Queens Liberation Front

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Queens Liberation Front
Queens Liberation Front marching in New York City in 1973.jpg
Queens Liberation Front members (center: Lee Brewster) marching in New York City in 1973. Source: Transgender Archive.
Founded October 31, 1969 (1969-10-31)
Location
Key people
Lee Brewster and Bunny Eisenhower
Formerly called
Queens

Queens Liberation Front was a transvestite rights advocacy organization in New York City formed in 1969 and active in the 1970s.

Formation[edit]

Queens Liberation Front was founded as Queens by Lee Brewster in 1969.[1]:83 At his first ball in February 1969, Brewster announced plans to form the group, with October 31, 1969 (Halloween - particularly popular holiday in the drag community) to be its formal founding date.[2]

The organization was founded in part to oppose the exclusion of drag and transgender visibility from the first Christopher Street Liberation Day.[3]

Activities[edit]

Queens Liberation Front participated in many activities to advocate for the rights of LGBT people, particularly transvestites.[4] The organization also participated in LGBT events such as the LGBT Pride March.[1]:113[5] Members sometimes wore drag while lobbying New York state legislators.[3]

The organization often collaborated with other local LGBT organizations, such as Gay Activists Alliance and Street Transvestite Action Revolutionaries.[5][6]

In the early 1970s, the organizations successfully used litigation to overturn a New York City ordinance against cross-dressing.[1]:87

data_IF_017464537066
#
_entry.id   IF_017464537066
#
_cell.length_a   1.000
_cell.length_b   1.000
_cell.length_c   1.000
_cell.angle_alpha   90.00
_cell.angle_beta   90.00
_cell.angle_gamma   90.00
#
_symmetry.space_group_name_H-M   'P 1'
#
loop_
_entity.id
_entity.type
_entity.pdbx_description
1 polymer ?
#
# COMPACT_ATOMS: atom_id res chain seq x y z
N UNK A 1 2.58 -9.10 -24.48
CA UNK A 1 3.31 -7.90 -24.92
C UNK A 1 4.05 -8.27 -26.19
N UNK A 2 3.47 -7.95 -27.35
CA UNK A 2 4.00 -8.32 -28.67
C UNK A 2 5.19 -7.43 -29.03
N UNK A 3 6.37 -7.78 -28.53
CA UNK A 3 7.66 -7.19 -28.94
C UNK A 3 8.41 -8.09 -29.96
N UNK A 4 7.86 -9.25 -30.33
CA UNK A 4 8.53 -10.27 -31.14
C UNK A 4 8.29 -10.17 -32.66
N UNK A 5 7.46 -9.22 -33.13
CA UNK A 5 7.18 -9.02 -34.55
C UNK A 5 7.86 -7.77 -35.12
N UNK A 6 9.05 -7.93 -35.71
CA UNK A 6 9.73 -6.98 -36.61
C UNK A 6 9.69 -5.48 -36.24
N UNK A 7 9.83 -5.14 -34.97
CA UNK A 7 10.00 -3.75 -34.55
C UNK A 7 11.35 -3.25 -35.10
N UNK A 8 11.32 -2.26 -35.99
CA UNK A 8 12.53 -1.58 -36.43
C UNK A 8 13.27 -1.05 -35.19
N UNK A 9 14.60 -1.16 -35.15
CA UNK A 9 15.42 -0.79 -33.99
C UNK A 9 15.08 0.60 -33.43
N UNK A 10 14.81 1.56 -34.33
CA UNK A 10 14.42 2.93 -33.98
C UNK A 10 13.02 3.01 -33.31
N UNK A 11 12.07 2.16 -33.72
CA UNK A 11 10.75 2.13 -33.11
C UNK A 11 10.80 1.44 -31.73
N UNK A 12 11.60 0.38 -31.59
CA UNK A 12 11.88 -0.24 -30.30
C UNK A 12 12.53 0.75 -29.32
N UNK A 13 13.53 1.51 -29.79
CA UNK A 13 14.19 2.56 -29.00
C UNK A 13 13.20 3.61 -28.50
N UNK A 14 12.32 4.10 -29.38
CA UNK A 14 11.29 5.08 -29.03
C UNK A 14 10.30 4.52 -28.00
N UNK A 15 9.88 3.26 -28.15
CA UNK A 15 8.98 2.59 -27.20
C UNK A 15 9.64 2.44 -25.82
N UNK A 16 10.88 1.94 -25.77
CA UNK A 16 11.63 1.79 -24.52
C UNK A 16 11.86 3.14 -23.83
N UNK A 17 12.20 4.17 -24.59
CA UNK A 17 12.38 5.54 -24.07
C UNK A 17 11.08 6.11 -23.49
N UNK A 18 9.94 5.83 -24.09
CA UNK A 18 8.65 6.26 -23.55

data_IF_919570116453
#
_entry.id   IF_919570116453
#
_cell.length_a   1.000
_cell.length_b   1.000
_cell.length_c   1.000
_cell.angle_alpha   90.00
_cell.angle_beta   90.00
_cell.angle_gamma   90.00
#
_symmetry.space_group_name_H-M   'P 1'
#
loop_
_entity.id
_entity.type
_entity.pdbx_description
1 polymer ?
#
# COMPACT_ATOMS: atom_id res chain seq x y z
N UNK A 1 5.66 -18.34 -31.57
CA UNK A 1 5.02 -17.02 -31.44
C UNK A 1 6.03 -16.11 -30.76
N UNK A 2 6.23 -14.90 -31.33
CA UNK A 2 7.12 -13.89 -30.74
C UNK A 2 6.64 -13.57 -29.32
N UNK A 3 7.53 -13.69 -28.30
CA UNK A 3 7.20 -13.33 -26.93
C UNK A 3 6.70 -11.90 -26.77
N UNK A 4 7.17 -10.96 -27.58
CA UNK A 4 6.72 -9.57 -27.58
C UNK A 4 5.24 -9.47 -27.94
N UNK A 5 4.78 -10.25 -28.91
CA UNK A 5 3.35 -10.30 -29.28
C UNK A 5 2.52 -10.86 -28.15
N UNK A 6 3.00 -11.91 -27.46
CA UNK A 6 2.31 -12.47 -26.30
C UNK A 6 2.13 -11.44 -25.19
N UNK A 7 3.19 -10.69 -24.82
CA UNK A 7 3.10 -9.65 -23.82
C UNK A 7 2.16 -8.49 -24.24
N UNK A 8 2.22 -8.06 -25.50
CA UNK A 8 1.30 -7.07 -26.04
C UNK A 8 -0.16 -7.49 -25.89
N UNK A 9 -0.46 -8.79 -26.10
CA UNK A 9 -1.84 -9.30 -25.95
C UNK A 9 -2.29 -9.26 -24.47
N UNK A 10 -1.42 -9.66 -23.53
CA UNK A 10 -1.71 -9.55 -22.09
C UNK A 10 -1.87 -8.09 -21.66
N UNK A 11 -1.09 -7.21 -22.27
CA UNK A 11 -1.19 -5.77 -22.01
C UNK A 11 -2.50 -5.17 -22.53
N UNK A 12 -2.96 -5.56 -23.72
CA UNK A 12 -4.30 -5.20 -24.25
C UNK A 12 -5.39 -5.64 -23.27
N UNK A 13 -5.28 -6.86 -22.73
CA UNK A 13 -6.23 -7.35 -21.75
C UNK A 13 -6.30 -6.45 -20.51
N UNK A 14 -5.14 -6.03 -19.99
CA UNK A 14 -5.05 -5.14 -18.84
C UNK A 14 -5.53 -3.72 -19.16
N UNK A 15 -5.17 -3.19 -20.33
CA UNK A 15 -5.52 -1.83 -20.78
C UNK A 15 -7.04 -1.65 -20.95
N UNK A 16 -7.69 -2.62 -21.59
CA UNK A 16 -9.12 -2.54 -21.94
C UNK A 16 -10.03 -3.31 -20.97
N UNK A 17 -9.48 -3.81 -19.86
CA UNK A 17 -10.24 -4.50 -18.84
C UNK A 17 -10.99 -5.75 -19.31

In 1973, Queens Liberation Front agreed to a compromise amendment to New York City's anti-discrimination ordinance that added sexual orientation to the ordinance, but clarified the ordinance did not cover cross-dressing. The organization's director, Bebe Scarpie, met with the bill's sponsor at City Hall and agreed to the compromise. The organization's lawyer, Richard Levidow, believed the exclusionary clause violated the United States Constitution and was therefore unenforceable.[7]

Lesbian Feminist Liberation opposed the performance by drag queens at the 1973 LGBT Pride March in New York City. As they passed out flyers, Sylvia Rivera, of Street Transvestite Action Revolutionaries, took the microphone from emcee Vito Russo and spoke against the sentiment and spoke of the harassment and arrests of drag queens on the street, some of whom had been involved with the Stonewall riots. Lesbian Feminist Liberation's Jean O'Leary then insisted on responding by denouncing drag as misogynist and criticizing the march for being too male-dominated. This prompted Queens Liberation Front's Lee Brewster to denounce anti-transgender lesbian feminists. The increasingly angry crowd only calmed when Bette Midler, who heard on the radio in her Greenwich Village apartment, arrived, took the microphone, and began singing "Friends". This was one of many events in early 1970s where lesbian and transgender activists clashed.[1]:113[8]

See also[edit]

References[edit]

  1. ^ a b c d Stein, Marc (2012). Rethinking the Gay and Lesbian Movement. Google Books. Routledge. ISBN 9780415874106. Retrieved June 30, 2015.
  2. ^ "Lee Brewster Dies at 57 - Pioneering Transvestite Activist". Gay Today. Retrieved June 30, 2015.
  3. ^ a b Stryker, Susan (January 7, 2009). "Transgender History". Google Books. Seal Press. p. 87. ISBN 9780786741366. Retrieved June 30, 2015.
  4. ^ Hanhardt, Christina B. (November 13, 2013). Safe Space: Gay Neighborhood History and the Politics of Violence. Google Books. Duke University Press. p. 124. ISBN 9780822378860. Retrieved June 30, 2015.
  5. ^ a b Cohen, Stephen (November 21, 2007). The Gay Liberation Youth Movement in New York. Google Books. Routledge. p. 142. ISBN 9781135905682. Retrieved June 30, 2015.
  6. ^ Glisson, Susan M. (2006). "The Human Tradition in the Civil Rights Movement". Google Books. Rowman & Littlefield. p. 325. ISBN 9780742544093. Retrieved June 30, 2015.
  7. ^ "Interview With an Actual Stonewall Riot Veteran: The Ciswashing of Stonewall Must End!". The TransAdvocate. February 18, 2013. Retrieved June 30, 2015.
  8. ^ Sycamore, Mattilda (April 22, 2008). That's Revolting!: Queer Strategies for Resisting Assimilation. Google Books. Soft Skull Press. ISBN 9781593763145. Retrieved June 28, 2015.